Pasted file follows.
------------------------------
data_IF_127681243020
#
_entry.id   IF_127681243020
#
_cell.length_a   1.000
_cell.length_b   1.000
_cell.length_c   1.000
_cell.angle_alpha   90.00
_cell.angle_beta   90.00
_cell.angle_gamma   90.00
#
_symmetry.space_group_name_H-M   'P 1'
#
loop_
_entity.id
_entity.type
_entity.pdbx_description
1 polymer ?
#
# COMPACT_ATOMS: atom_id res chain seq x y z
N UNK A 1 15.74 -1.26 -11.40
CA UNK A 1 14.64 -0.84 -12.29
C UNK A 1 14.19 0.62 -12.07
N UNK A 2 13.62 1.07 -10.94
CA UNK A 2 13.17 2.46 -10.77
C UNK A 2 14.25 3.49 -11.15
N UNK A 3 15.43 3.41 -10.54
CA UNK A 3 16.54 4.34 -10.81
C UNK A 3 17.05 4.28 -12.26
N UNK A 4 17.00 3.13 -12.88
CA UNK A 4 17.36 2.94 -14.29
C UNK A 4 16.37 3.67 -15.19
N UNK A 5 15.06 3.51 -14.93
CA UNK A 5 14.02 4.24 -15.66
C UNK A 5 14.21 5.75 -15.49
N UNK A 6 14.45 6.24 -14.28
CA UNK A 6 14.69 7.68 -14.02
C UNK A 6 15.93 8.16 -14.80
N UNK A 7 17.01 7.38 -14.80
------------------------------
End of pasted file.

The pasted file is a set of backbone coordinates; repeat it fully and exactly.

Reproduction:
data_IF_127681243020
#
_entry.id   IF_127681243020
#
_cell.length_a   1.000
_cell.length_b   1.000
_cell.length_c   1.000
_cell.angle_alpha   90.00
_cell.angle_beta   90.00
_cell.angle_gamma   90.00
#
_symmetry.space_group_name_H-M   'P 1'
#
loop_
_entity.id
_entity.type
_entity.pdbx_description
1 polymer ?
#
# COMPACT_ATOMS: atom_id res chain seq x y z
N UNK A 1 15.74 -1.26 -11.40
CA UNK A 1 14.64 -0.84 -12.29
C UNK A 1 14.19 0.62 -12.07
N UNK A 2 13.62 1.07 -10.94
CA UNK A 2 13.17 2.46 -10.77
C UNK A 2 14.25 3.49 -11.15
N UNK A 3 15.43 3.41 -10.54
CA UNK A 3 16.54 4.34 -10.81
C UNK A 3 17.05 4.28 -12.26
N UNK A 4 17.00 3.13 -12.88
CA UNK A 4 17.36 2.94 -14.29
C UNK A 4 16.37 3.67 -15.19
N UNK A 5 15.06 3.51 -14.93
CA UNK A 5 14.02 4.24 -15.66
C UNK A 5 14.21 5.75 -15.49
N UNK A 6 14.45 6.24 -14.28
CA UNK A 6 14.69 7.68 -14.02
C UNK A 6 15.93 8.16 -14.80
N UNK A 7 17.01 7.38 -14.80